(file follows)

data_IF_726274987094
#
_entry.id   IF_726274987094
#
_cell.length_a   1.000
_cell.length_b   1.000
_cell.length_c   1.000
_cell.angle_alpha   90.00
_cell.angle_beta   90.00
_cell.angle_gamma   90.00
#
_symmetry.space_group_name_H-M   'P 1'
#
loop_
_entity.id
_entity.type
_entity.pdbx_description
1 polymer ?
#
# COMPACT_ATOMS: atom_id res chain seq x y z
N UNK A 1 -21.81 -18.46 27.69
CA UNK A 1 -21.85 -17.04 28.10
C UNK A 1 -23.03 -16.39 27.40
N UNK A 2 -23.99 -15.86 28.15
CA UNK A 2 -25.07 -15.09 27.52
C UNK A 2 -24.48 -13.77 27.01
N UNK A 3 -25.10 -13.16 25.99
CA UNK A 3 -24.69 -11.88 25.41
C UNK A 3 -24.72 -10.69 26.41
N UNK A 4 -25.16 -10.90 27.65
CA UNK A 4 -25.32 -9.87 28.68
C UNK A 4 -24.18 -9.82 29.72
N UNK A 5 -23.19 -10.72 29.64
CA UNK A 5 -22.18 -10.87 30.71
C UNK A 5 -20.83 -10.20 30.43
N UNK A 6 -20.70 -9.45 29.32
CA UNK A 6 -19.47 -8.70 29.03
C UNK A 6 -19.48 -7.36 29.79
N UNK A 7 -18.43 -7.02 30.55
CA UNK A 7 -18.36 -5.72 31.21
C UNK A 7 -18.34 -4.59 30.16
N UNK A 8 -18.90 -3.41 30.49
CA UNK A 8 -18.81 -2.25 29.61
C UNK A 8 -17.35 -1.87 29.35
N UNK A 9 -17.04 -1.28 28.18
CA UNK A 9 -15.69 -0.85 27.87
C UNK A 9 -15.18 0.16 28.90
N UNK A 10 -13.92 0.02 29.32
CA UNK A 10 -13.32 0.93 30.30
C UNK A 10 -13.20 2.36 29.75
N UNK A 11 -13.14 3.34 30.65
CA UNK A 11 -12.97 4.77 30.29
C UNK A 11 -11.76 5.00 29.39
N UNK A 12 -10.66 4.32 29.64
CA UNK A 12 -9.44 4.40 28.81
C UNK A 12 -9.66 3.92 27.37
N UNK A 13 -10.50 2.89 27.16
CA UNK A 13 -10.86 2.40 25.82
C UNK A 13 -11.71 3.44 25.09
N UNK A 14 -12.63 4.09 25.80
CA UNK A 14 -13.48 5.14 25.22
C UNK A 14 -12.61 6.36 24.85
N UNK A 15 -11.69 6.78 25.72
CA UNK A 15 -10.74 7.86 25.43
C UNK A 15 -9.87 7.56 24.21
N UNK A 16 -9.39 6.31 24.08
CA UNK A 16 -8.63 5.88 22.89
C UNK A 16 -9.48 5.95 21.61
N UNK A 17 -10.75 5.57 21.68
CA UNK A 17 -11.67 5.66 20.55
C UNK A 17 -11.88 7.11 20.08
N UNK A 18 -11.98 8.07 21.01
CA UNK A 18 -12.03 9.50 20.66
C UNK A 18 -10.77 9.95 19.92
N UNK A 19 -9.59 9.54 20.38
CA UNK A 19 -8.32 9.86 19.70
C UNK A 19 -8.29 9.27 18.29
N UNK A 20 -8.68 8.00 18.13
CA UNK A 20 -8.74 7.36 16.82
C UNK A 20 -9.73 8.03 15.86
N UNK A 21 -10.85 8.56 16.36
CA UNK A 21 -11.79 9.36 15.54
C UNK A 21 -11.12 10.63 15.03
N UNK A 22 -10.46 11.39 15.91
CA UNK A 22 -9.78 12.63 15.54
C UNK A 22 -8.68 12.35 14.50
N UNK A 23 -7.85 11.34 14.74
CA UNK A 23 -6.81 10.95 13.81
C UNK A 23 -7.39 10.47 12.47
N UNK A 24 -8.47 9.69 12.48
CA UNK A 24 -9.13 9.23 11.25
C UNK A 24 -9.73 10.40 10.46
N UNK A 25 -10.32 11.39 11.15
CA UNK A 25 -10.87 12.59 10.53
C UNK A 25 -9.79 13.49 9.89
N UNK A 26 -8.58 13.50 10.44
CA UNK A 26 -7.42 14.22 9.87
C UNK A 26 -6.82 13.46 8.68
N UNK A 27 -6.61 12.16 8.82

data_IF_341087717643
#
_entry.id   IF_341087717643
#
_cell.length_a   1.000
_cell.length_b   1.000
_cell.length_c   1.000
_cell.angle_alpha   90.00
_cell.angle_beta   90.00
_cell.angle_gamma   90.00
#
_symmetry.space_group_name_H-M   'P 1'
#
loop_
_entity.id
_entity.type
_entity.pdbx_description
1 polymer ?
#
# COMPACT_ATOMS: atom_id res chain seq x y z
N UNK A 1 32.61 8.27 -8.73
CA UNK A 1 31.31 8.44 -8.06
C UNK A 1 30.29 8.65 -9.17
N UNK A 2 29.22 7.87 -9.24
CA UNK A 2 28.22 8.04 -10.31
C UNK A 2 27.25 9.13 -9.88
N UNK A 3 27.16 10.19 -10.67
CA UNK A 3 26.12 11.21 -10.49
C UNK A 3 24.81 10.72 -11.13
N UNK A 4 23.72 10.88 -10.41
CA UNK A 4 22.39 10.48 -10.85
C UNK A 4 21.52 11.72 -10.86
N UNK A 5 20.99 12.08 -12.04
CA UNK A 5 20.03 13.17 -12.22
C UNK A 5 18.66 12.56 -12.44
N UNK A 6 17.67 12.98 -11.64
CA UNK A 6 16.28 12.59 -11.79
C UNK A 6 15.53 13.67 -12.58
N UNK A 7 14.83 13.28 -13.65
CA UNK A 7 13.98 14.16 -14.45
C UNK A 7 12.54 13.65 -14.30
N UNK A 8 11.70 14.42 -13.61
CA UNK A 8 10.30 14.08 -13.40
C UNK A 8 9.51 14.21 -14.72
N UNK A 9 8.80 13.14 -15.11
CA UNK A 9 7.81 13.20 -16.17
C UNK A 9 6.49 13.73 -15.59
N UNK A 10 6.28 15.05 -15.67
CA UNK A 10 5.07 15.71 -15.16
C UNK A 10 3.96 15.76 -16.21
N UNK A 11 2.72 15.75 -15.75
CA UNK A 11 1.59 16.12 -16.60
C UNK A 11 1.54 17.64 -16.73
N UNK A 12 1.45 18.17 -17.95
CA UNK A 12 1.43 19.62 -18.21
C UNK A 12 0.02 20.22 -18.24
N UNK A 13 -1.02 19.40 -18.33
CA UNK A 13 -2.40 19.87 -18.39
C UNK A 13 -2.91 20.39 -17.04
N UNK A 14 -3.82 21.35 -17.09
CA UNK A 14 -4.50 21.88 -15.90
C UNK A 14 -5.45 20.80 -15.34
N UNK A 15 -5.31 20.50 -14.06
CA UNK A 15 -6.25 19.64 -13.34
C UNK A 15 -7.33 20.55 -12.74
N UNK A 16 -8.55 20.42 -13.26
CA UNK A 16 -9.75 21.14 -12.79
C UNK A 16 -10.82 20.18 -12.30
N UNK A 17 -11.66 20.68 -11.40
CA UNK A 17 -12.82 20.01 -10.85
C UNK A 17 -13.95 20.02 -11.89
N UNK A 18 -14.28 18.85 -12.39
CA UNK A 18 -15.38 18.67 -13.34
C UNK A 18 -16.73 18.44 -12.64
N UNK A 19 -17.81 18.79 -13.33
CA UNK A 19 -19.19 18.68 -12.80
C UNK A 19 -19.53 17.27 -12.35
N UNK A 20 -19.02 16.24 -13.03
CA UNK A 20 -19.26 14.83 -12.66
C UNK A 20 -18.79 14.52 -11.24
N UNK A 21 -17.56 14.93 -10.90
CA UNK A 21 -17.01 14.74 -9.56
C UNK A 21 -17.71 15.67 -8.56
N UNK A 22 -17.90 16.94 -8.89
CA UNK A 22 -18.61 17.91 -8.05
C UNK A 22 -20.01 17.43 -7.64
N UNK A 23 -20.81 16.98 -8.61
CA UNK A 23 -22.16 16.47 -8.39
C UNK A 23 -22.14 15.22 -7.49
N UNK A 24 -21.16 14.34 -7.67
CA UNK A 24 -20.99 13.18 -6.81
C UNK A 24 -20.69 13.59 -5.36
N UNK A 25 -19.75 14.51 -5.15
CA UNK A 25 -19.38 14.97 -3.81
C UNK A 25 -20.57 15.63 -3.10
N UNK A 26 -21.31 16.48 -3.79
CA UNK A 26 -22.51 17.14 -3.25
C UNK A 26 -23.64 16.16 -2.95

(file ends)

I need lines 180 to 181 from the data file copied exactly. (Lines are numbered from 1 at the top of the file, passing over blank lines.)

N UNK A 21 -17.56 14.93 -10.90
CA UNK A 21 -17.01 14.74 -9.56